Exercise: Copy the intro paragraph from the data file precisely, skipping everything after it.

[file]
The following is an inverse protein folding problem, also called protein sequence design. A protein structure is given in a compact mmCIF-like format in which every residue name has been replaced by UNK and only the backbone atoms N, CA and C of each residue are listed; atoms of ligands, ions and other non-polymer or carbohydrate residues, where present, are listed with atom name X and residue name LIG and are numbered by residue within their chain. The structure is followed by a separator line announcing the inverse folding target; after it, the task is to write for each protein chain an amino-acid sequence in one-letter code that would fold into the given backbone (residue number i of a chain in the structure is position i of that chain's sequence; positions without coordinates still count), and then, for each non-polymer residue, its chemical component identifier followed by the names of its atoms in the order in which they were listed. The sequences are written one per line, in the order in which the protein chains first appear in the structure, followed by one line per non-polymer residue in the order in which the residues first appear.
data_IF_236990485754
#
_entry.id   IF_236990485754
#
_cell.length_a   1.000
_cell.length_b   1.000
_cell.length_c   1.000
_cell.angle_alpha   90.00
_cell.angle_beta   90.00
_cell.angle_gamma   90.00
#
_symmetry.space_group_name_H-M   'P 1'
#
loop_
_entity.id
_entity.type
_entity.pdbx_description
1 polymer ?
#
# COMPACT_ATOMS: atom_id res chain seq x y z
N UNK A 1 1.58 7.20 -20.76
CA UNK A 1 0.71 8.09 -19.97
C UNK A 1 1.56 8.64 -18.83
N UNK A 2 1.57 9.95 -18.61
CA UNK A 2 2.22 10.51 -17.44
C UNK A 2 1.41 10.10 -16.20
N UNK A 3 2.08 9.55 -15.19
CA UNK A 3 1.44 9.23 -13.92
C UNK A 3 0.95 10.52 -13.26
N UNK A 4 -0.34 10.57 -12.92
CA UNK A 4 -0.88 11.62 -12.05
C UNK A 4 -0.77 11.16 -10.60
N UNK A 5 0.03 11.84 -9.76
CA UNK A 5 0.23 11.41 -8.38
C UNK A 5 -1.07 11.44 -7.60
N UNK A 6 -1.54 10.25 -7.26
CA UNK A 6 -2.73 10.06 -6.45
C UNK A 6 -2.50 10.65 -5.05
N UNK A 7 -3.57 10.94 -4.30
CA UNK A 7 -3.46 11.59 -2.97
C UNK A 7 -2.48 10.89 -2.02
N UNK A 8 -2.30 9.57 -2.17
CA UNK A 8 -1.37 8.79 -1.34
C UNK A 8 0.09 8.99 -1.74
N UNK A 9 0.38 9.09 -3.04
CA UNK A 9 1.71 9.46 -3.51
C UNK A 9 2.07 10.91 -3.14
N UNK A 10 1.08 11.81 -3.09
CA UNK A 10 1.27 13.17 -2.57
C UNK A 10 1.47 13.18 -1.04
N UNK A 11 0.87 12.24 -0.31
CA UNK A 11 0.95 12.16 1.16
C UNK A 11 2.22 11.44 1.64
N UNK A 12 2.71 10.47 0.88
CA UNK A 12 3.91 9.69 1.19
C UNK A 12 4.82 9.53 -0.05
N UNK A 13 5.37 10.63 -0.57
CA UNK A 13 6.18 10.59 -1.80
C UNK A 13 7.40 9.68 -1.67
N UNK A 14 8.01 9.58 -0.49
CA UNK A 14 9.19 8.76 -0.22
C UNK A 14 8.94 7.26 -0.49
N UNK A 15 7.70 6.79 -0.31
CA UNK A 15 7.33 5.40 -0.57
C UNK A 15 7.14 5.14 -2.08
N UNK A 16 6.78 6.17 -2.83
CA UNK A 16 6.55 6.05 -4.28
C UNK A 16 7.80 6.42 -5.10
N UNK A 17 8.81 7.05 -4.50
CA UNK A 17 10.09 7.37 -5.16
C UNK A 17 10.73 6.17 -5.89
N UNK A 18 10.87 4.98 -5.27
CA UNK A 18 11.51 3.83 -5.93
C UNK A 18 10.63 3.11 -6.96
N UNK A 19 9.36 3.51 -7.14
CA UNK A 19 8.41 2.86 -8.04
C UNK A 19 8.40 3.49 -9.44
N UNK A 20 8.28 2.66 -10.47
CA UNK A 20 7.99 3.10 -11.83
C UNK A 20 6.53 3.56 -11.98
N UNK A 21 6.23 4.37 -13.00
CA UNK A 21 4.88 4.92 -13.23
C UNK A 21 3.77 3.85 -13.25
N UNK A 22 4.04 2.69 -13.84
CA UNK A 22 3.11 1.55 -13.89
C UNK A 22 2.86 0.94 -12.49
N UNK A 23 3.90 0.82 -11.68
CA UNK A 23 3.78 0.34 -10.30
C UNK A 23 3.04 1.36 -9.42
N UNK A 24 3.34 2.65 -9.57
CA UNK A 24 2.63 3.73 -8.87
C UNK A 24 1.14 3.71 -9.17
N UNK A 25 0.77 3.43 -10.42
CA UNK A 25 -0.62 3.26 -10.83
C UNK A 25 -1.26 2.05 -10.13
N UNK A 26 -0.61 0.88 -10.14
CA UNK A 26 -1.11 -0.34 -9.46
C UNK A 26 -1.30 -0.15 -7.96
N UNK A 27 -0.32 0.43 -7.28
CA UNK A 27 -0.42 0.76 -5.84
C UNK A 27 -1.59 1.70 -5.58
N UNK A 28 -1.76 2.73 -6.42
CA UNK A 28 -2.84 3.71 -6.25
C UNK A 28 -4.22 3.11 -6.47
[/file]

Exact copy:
The following is an inverse protein folding problem, also called protein sequence design. A protein structure is given in a compact mmCIF-like format in which every residue name has been replaced by UNK and only the backbone atoms N, CA and C of each residue are listed; atoms of ligands, ions and other non-polymer or carbohydrate residues, where present, are listed with atom name X and residue name LIG and are numbered by residue within their chain. The structure is followed by a separator line announcing the inverse folding target; after it, the task is to write for each protein chain an amino-acid sequence in one-letter code that would fold into the given backbone (residue number i of a chain in the structure is position i of that chain's sequence; positions without coordinates still count), and then, for each non-polymer residue, its chemical component identifier followed by the names of its atoms in the order in which they were listed. The sequences are written one per line, in the order in which the protein chains first appear in the structure, followed by one line per non-polymer residue in the order in which the residues first appear.